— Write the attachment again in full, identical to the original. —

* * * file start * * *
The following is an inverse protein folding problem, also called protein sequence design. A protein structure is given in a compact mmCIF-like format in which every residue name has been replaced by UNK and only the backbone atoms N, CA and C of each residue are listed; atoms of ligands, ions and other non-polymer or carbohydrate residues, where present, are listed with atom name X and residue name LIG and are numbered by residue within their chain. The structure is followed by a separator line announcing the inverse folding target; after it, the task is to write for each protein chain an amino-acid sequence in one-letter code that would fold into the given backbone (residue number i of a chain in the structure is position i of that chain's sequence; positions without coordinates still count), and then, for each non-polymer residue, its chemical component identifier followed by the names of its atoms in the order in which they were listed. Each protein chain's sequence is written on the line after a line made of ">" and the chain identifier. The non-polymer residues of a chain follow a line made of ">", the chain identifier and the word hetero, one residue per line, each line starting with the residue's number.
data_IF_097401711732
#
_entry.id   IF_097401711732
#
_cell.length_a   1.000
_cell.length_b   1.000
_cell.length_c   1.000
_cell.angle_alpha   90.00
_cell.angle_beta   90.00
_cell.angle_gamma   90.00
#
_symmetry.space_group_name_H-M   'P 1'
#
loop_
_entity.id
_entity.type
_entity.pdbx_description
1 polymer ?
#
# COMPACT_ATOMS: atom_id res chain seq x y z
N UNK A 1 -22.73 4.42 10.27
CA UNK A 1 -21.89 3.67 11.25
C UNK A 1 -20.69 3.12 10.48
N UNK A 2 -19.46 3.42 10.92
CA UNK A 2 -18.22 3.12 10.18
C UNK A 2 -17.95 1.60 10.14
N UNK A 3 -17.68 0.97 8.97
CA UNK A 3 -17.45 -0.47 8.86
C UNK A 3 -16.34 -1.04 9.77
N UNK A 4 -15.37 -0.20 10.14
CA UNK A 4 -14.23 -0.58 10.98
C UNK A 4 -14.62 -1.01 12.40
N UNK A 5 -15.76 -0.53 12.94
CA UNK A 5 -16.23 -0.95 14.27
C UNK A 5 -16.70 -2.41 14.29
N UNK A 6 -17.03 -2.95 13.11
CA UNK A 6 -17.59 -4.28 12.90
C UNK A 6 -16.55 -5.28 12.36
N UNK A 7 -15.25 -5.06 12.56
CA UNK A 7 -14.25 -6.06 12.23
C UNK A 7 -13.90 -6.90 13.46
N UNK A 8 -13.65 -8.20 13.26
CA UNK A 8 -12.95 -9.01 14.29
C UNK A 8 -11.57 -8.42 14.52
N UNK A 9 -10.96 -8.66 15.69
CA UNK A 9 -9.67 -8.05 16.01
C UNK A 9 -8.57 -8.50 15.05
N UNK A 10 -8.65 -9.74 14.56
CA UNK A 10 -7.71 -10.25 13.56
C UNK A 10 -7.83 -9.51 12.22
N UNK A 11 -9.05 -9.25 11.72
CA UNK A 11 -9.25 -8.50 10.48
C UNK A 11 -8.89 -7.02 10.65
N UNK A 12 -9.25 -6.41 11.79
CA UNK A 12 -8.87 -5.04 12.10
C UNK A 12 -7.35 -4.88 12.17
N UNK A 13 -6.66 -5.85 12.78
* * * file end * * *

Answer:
The following is an inverse protein folding problem, also called protein sequence design. A protein structure is given in a compact mmCIF-like format in which every residue name has been replaced by UNK and only the backbone atoms N, CA and C of each residue are listed; atoms of ligands, ions and other non-polymer or carbohydrate residues, where present, are listed with atom name X and residue name LIG and are numbered by residue within their chain. The structure is followed by a separator line announcing the inverse folding target; after it, the task is to write for each protein chain an amino-acid sequence in one-letter code that would fold into the given backbone (residue number i of a chain in the structure is position i of that chain's sequence; positions without coordinates still count), and then, for each non-polymer residue, its chemical component identifier followed by the names of its atoms in the order in which they were listed. Each protein chain's sequence is written on the line after a line made of ">" and the chain identifier. The non-polymer residues of a chain follow a line made of ">", the chain identifier and the word hetero, one residue per line, each line starting with the residue's number.
data_IF_097401711732
#
_entry.id   IF_097401711732
#
_cell.length_a   1.000
_cell.length_b   1.000
_cell.length_c   1.000
_cell.angle_alpha   90.00
_cell.angle_beta   90.00
_cell.angle_gamma   90.00
#
_symmetry.space_group_name_H-M   'P 1'
#
loop_
_entity.id
_entity.type
_entity.pdbx_description
1 polymer ?
#
# COMPACT_ATOMS: atom_id res chain seq x y z
N UNK A 1 -22.73 4.42 10.27
CA UNK A 1 -21.89 3.67 11.25
C UNK A 1 -20.69 3.12 10.48
N UNK A 2 -19.46 3.42 10.92
CA UNK A 2 -18.22 3.12 10.18
C UNK A 2 -17.95 1.60 10.14
N UNK A 3 -17.68 0.97 8.97
CA UNK A 3 -17.45 -0.47 8.86
C UNK A 3 -16.34 -1.04 9.77
N UNK A 4 -15.37 -0.20 10.14
CA UNK A 4 -14.23 -0.58 10.98
C UNK A 4 -14.62 -1.01 12.40
N UNK A 5 -15.76 -0.53 12.94
CA UNK A 5 -16.23 -0.95 14.27
C UNK A 5 -16.70 -2.41 14.29
N UNK A 6 -17.03 -2.95 13.11
CA UNK A 6 -17.59 -4.28 12.90
C UNK A 6 -16.55 -5.28 12.36
N UNK A 7 -15.25 -5.06 12.56
CA UNK A 7 -14.25 -6.06 12.23
C UNK A 7 -13.90 -6.90 13.46
N UNK A 8 -13.65 -8.20 13.26
CA UNK A 8 -12.95 -9.01 14.29
C UNK A 8 -11.57 -8.42 14.52
N UNK A 9 -10.96 -8.66 15.69
CA UNK A 9 -9.67 -8.05 16.01
C UNK A 9 -8.57 -8.50 15.05
N UNK A 10 -8.65 -9.74 14.56
CA UNK A 10 -7.71 -10.25 13.56
C UNK A 10 -7.83 -9.51 12.22
N UNK A 11 -9.05 -9.25 11.72
CA UNK A 11 -9.25 -8.50 10.48
C UNK A 11 -8.89 -7.02 10.65
N UNK A 12 -9.25 -6.41 11.79
CA UNK A 12 -8.87 -5.04 12.10
C UNK A 12 -7.35 -4.88 12.17
N UNK A 13 -6.66 -5.85 12.78